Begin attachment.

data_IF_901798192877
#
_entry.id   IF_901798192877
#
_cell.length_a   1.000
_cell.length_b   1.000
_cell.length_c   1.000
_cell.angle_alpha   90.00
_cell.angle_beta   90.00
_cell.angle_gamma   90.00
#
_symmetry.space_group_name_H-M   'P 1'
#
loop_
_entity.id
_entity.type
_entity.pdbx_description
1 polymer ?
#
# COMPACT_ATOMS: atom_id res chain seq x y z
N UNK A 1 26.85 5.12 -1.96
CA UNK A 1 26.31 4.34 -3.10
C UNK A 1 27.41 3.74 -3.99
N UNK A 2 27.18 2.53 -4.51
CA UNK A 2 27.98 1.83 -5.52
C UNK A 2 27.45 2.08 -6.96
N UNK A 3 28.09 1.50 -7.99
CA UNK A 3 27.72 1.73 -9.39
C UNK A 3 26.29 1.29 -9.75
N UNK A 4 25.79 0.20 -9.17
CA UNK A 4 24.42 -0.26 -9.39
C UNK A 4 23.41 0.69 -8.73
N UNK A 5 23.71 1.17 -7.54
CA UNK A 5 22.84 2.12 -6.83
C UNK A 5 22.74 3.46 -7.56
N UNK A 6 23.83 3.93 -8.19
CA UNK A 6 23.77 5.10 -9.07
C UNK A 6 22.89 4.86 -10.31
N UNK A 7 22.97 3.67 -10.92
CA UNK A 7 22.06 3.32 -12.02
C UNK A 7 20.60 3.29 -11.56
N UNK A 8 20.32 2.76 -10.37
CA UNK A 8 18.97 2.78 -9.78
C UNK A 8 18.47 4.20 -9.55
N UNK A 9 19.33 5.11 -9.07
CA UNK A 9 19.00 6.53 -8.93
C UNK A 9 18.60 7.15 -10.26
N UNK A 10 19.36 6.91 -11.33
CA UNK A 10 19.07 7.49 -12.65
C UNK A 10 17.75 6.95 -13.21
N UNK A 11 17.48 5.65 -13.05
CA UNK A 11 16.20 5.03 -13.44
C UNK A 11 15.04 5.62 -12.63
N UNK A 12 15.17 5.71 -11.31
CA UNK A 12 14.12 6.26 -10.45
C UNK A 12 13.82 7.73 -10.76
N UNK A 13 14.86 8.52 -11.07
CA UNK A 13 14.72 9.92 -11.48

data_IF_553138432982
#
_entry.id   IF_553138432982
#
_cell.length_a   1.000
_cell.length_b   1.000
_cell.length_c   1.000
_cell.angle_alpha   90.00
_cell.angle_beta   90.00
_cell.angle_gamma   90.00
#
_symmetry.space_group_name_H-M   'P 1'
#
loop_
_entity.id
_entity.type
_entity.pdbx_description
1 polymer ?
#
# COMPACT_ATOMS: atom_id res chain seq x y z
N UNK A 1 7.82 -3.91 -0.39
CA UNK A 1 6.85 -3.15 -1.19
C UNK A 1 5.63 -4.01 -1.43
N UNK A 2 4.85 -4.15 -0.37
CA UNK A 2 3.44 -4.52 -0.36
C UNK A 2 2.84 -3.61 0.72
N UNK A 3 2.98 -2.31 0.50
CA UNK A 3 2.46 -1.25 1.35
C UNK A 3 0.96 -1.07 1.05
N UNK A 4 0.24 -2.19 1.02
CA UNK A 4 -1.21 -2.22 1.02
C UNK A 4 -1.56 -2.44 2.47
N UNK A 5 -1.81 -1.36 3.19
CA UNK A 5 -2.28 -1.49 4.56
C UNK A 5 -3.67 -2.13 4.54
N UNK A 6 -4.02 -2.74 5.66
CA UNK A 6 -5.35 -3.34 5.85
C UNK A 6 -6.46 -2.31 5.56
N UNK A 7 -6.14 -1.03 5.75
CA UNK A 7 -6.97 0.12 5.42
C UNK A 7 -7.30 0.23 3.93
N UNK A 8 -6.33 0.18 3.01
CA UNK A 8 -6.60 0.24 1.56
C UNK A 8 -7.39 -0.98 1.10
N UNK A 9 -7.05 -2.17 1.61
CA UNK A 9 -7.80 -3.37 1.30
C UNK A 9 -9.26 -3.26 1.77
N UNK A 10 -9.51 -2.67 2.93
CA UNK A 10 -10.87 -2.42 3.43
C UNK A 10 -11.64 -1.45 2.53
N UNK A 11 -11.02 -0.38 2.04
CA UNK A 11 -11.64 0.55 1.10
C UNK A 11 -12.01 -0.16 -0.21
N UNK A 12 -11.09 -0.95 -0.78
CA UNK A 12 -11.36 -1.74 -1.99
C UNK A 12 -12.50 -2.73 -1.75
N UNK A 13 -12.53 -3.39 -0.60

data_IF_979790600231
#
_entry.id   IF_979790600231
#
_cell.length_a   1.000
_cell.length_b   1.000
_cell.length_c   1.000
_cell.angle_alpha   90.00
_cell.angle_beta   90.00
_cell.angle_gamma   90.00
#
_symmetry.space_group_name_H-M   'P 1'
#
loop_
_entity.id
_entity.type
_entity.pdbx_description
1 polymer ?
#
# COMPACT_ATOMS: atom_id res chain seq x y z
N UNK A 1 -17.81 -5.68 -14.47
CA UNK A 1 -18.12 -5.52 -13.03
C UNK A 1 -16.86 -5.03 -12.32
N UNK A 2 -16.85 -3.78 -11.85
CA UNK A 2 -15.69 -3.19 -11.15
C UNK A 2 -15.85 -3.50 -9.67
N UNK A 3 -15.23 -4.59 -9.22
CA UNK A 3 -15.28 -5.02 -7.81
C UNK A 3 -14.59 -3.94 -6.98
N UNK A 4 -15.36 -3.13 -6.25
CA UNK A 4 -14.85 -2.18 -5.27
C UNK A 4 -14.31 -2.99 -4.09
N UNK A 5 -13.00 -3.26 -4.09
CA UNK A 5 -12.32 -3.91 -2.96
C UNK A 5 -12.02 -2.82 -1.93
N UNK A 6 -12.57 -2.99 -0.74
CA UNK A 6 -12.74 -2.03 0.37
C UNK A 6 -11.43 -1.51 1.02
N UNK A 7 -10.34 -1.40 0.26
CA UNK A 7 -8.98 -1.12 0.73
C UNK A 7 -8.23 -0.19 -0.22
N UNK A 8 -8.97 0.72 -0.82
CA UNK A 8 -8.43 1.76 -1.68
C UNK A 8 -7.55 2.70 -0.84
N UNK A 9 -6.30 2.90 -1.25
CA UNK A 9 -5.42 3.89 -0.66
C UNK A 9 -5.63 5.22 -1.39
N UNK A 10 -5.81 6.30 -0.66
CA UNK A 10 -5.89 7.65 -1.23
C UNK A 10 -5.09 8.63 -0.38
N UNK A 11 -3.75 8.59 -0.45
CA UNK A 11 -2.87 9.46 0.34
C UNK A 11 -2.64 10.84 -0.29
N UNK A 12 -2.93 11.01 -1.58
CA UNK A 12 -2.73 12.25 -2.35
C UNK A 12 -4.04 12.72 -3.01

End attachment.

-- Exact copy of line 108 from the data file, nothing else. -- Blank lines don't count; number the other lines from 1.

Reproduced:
C UNK A 10 -11.64 -1.45 2.53